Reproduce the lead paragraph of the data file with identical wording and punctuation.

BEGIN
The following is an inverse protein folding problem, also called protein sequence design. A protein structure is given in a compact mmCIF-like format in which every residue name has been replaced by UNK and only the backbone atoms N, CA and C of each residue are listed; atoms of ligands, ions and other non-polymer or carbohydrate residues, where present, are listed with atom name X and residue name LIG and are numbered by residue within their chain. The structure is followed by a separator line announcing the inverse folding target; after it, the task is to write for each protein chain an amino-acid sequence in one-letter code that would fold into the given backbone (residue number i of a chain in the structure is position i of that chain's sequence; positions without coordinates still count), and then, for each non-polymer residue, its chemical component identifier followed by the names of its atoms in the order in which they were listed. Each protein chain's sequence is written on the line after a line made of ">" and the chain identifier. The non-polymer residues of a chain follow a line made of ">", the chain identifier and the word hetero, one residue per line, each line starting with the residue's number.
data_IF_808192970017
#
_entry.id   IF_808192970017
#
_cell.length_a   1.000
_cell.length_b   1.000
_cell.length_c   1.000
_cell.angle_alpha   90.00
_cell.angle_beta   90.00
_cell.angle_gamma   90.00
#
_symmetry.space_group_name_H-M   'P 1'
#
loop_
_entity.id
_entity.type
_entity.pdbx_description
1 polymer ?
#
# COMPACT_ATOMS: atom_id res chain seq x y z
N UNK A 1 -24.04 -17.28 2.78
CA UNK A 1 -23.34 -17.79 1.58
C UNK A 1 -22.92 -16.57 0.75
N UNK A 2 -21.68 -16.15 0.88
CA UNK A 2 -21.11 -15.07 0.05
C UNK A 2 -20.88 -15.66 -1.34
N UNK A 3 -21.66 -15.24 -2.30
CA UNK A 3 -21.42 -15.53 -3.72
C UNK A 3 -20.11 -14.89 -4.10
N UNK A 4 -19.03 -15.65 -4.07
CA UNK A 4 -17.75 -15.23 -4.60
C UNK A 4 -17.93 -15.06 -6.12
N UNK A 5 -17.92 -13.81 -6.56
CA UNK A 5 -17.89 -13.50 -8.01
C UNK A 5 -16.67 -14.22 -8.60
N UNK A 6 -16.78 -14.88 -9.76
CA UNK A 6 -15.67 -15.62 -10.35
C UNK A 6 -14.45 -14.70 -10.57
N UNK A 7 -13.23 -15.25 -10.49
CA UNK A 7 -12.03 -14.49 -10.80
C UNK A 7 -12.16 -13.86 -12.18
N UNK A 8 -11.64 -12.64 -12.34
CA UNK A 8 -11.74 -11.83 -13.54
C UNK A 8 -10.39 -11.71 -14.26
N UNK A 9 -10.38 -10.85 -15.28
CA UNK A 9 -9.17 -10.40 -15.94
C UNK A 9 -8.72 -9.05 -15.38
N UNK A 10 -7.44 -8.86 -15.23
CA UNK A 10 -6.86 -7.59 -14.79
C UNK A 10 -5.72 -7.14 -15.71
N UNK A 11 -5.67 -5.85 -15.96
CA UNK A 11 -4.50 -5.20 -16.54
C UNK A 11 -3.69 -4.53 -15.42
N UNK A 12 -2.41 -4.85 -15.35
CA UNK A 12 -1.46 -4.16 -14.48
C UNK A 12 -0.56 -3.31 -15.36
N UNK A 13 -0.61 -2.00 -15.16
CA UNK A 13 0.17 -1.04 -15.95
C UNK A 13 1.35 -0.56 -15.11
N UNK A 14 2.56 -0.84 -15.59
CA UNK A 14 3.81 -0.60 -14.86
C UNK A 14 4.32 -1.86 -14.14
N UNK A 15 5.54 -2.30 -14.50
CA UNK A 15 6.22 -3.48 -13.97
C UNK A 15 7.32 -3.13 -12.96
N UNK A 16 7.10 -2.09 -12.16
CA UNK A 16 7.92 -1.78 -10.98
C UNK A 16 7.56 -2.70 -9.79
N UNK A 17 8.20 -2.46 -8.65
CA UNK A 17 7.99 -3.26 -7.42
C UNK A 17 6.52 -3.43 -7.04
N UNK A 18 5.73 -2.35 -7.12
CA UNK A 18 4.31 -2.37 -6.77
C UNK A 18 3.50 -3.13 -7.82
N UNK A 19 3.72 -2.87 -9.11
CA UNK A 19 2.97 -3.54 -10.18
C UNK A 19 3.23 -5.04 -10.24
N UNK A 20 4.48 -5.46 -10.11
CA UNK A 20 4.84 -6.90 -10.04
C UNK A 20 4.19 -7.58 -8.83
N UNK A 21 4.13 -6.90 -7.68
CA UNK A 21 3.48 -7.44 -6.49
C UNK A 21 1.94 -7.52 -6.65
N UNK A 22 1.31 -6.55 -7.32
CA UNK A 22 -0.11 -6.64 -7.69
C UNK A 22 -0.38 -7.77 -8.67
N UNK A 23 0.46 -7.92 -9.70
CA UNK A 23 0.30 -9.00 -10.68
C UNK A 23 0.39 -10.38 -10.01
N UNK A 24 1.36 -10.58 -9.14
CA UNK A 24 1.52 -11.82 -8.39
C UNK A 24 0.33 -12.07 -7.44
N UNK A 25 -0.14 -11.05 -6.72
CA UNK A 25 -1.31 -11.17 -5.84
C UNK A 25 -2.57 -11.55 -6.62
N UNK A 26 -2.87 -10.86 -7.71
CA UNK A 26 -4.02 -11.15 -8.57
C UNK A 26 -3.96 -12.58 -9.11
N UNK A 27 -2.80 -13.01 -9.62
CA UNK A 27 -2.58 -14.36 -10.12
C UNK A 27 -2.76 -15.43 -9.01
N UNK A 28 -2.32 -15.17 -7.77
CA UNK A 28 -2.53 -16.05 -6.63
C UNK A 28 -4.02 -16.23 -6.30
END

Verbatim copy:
The following is an inverse protein folding problem, also called protein sequence design. A protein structure is given in a compact mmCIF-like format in which every residue name has been replaced by UNK and only the backbone atoms N, CA and C of each residue are listed; atoms of ligands, ions and other non-polymer or carbohydrate residues, where present, are listed with atom name X and residue name LIG and are numbered by residue within their chain. The structure is followed by a separator line announcing the inverse folding target; after it, the task is to write for each protein chain an amino-acid sequence in one-letter code that would fold into the given backbone (residue number i of a chain in the structure is position i of that chain's sequence; positions without coordinates still count), and then, for each non-polymer residue, its chemical component identifier followed by the names of its atoms in the order in which they were listed. Each protein chain's sequence is written on the line after a line made of ">" and the chain identifier. The non-polymer residues of a chain follow a line made of ">", the chain identifier and the word hetero, one residue per line, each line starting with the residue's number.